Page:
Farming is an emotive and culturally charged topic in Wales. Coming home between stints at the April rebellion in London I went to the funeral of our immediate neighbour, a farmer in his fifties. In the eulogy spoken first in Welsh and then in English, his daily battles and endurance as a livestock farmer were linked to the bravery and stoicism with which he faced terminal cancer. I was reminded of R. S. Thomas’s heroic farmer: ‘He too is a winner of wars/enduring like a tree under the curious stars’. How do we negotiate the symbolic power of this embattled figure of tradition and culture and language at the same time as moving to an ecologically sustainable system of agriculture?
The facts are stark: soil depletion, catastrophic pollution of waterways from the toxic waste produced by intensive dairy farming, ‘insectageddon’. Recent reports show a massive decline in wild plants, insects and the birds which depend on them and, of the 218 countries assessed globally, Wales is in the worst 25% for biodiversity loss. Yet the call for ‘rewilding’, often made from outside Wales, can sound like another version of appropriation. Wales as a tabula rasa, a playground, water source, energy supply or, now, ecologically restored wilderness – serving an Anglocentric agenda at the expense of Welsh culture.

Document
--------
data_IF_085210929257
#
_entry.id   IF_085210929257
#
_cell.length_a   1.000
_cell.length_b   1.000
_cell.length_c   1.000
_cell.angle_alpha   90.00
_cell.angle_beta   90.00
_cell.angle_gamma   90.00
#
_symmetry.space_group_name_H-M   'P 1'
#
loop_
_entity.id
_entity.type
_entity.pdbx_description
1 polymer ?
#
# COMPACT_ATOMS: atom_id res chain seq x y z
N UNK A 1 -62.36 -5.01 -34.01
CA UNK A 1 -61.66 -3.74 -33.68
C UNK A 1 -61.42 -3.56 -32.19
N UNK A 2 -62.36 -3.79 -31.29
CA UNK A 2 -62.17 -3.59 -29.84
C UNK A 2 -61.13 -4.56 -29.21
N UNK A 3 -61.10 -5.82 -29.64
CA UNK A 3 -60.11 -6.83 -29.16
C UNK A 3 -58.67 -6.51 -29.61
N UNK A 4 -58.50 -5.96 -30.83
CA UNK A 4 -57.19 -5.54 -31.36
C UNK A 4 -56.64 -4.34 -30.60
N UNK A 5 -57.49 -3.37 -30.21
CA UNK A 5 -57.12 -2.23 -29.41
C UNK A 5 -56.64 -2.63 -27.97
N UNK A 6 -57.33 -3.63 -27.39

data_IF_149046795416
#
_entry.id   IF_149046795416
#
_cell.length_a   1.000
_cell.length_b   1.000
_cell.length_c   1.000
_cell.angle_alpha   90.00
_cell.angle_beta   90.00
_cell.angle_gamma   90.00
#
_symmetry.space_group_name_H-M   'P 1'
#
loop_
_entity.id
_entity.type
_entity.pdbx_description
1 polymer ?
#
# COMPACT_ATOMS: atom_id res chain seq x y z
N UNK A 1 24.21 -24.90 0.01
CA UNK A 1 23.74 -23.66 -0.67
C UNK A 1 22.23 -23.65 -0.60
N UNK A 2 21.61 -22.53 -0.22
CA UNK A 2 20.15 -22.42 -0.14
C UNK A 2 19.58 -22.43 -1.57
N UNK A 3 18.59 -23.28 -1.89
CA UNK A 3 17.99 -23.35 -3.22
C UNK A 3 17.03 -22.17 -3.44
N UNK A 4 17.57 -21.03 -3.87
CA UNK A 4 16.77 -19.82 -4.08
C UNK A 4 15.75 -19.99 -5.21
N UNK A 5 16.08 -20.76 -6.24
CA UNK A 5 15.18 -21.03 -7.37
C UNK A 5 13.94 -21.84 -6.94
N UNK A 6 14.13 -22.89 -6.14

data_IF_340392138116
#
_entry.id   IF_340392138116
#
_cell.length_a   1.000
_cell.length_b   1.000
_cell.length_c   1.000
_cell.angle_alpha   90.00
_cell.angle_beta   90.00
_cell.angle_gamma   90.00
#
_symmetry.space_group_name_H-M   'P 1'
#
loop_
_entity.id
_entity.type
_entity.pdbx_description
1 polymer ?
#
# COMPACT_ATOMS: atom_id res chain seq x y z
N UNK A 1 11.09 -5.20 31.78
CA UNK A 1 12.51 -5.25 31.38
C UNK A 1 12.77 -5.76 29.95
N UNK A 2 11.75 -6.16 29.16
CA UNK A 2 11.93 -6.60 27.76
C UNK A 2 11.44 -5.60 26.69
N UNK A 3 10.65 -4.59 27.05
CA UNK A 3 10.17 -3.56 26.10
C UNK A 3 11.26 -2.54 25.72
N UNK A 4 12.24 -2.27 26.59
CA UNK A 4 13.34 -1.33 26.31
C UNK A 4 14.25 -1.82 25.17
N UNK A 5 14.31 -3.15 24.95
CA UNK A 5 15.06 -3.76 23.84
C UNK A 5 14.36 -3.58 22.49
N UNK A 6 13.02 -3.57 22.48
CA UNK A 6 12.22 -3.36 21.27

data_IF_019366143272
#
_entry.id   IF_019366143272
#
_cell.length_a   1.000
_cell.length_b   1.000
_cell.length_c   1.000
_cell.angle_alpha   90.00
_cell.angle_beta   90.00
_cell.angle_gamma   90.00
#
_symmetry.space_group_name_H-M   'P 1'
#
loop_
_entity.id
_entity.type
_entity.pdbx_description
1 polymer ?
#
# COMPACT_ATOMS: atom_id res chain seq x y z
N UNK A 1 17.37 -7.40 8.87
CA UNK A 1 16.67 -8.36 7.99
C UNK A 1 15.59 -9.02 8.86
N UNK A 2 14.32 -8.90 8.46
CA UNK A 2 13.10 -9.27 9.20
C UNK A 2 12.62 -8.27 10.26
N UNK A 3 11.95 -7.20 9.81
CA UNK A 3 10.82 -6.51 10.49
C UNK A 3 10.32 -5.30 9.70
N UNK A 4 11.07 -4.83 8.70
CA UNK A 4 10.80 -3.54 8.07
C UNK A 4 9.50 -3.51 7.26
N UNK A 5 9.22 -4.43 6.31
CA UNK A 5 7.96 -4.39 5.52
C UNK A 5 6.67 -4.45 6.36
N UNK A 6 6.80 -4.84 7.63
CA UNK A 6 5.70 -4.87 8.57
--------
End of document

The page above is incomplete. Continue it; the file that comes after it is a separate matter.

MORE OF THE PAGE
It’s nothing new. In 1975 Raymond Williams recalled
a young bureaucrat … describing rural mid-Wales as a ‘wilderness area’, for the outdoor relief of English cities. He never understood why I was so unsocially angry. … [H]ere was he… looking on a map at rural Wales: at fields and hills soaked with labour, at the living places of farming families, and not even seeing them, seeing only a site for his wilderness. He had a friend, an economist, who used to prove to me, once a week, that the sheep, by nature, is an uneconomic animal, and that all this marginal farming, with returns on capital that would cause instant suicide in the Barbican, must simply be written off. ‘And the people with the sheep?’ I ventured to ask. ‘Of course, in that capacity,’ he replied without hesitation.1